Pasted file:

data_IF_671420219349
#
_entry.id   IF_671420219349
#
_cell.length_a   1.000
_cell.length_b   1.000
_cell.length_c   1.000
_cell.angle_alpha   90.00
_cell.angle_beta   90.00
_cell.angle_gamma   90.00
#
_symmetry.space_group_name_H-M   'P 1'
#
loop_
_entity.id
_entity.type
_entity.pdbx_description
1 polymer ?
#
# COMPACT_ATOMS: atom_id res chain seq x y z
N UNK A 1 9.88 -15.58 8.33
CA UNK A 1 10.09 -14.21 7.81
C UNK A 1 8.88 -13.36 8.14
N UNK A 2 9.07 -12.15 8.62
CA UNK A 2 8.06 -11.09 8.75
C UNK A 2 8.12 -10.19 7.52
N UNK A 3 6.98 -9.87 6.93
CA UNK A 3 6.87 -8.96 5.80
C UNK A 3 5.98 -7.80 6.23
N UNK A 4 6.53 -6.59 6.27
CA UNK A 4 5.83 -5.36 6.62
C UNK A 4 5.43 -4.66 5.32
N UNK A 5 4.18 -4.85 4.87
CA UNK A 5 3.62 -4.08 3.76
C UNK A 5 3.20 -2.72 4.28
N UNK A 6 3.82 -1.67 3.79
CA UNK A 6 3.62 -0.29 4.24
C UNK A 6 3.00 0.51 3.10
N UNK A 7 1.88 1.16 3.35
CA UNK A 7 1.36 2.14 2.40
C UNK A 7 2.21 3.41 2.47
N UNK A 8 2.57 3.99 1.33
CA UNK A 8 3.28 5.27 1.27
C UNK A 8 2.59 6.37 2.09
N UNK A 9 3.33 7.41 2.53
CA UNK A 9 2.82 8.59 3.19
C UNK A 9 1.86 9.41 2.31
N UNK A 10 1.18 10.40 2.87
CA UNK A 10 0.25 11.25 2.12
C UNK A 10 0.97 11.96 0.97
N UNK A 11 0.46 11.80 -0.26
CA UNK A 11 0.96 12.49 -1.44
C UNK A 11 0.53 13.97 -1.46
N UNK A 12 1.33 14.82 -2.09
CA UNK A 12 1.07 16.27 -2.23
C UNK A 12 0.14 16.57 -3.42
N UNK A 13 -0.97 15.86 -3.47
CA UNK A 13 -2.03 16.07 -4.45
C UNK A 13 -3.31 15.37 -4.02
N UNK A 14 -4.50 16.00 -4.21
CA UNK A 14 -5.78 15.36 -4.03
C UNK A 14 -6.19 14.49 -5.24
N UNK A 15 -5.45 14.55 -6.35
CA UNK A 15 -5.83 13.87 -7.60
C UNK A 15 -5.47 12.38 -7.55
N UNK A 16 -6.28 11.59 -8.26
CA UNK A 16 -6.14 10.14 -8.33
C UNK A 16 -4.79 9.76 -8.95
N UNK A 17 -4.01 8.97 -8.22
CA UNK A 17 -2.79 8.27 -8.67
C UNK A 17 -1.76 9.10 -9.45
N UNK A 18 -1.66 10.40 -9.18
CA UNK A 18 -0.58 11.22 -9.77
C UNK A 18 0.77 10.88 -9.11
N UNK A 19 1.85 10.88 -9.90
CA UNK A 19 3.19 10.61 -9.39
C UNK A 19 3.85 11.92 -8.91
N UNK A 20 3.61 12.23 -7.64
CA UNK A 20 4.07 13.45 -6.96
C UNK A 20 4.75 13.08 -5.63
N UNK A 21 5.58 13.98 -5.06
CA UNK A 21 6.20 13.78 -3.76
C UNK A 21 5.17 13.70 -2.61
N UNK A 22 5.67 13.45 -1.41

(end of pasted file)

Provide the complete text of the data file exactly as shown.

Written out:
data_IF_671420219349
#
_entry.id   IF_671420219349
#
_cell.length_a   1.000
_cell.length_b   1.000
_cell.length_c   1.000
_cell.angle_alpha   90.00
_cell.angle_beta   90.00
_cell.angle_gamma   90.00
#
_symmetry.space_group_name_H-M   'P 1'
#
loop_
_entity.id
_entity.type
_entity.pdbx_description
1 polymer ?
#
# COMPACT_ATOMS: atom_id res chain seq x y z
N UNK A 1 9.88 -15.58 8.33
CA UNK A 1 10.09 -14.21 7.81
C UNK A 1 8.88 -13.36 8.14
N UNK A 2 9.07 -12.15 8.62
CA UNK A 2 8.06 -11.09 8.75
C UNK A 2 8.12 -10.19 7.52
N UNK A 3 6.98 -9.87 6.93
CA UNK A 3 6.87 -8.96 5.80
C UNK A 3 5.98 -7.80 6.23
N UNK A 4 6.53 -6.59 6.27
CA UNK A 4 5.83 -5.36 6.62
C UNK A 4 5.43 -4.66 5.32
N UNK A 5 4.18 -4.85 4.87
CA UNK A 5 3.62 -4.08 3.76
C UNK A 5 3.20 -2.72 4.28
N UNK A 6 3.82 -1.67 3.79
CA UNK A 6 3.62 -0.29 4.24
C UNK A 6 3.00 0.51 3.10
N UNK A 7 1.88 1.16 3.35
CA UNK A 7 1.36 2.14 2.40
C UNK A 7 2.21 3.41 2.47
N UNK A 8 2.57 3.99 1.33
CA UNK A 8 3.28 5.27 1.27
C UNK A 8 2.59 6.37 2.09
N UNK A 9 3.33 7.41 2.53
CA UNK A 9 2.82 8.59 3.19
C UNK A 9 1.86 9.41 2.31
N UNK A 10 1.18 10.40 2.87
CA UNK A 10 0.25 11.25 2.12
C UNK A 10 0.97 11.96 0.97
N UNK A 11 0.46 11.80 -0.26
CA UNK A 11 0.96 12.49 -1.44
C UNK A 11 0.53 13.97 -1.46
N UNK A 12 1.33 14.82 -2.09
CA UNK A 12 1.07 16.27 -2.23
C UNK A 12 0.14 16.57 -3.42
N UNK A 13 -0.97 15.86 -3.47
CA UNK A 13 -2.03 16.07 -4.45
C UNK A 13 -3.31 15.37 -4.02
N UNK A 14 -4.50 16.00 -4.21
CA UNK A 14 -5.78 15.36 -4.03
C UNK A 14 -6.19 14.49 -5.24
N UNK A 15 -5.45 14.55 -6.35
CA UNK A 15 -5.83 13.87 -7.60
C UNK A 15 -5.47 12.38 -7.55
N UNK A 16 -6.28 11.59 -8.26
CA UNK A 16 -6.14 10.14 -8.33
C UNK A 16 -4.79 9.76 -8.95
N UNK A 17 -4.01 8.97 -8.22
CA UNK A 17 -2.79 8.27 -8.67
C UNK A 17 -1.76 9.10 -9.45
N UNK A 18 -1.66 10.40 -9.18
CA UNK A 18 -0.58 11.22 -9.77
C UNK A 18 0.77 10.88 -9.11
N UNK A 19 1.85 10.88 -9.90
CA UNK A 19 3.19 10.61 -9.39
C UNK A 19 3.85 11.92 -8.91
N UNK A 20 3.61 12.23 -7.64
CA UNK A 20 4.07 13.45 -6.96
C UNK A 20 4.75 13.08 -5.63
N UNK A 21 5.58 13.98 -5.06
CA UNK A 21 6.20 13.78 -3.76
C UNK A 21 5.17 13.70 -2.61
N UNK A 22 5.67 13.45 -1.41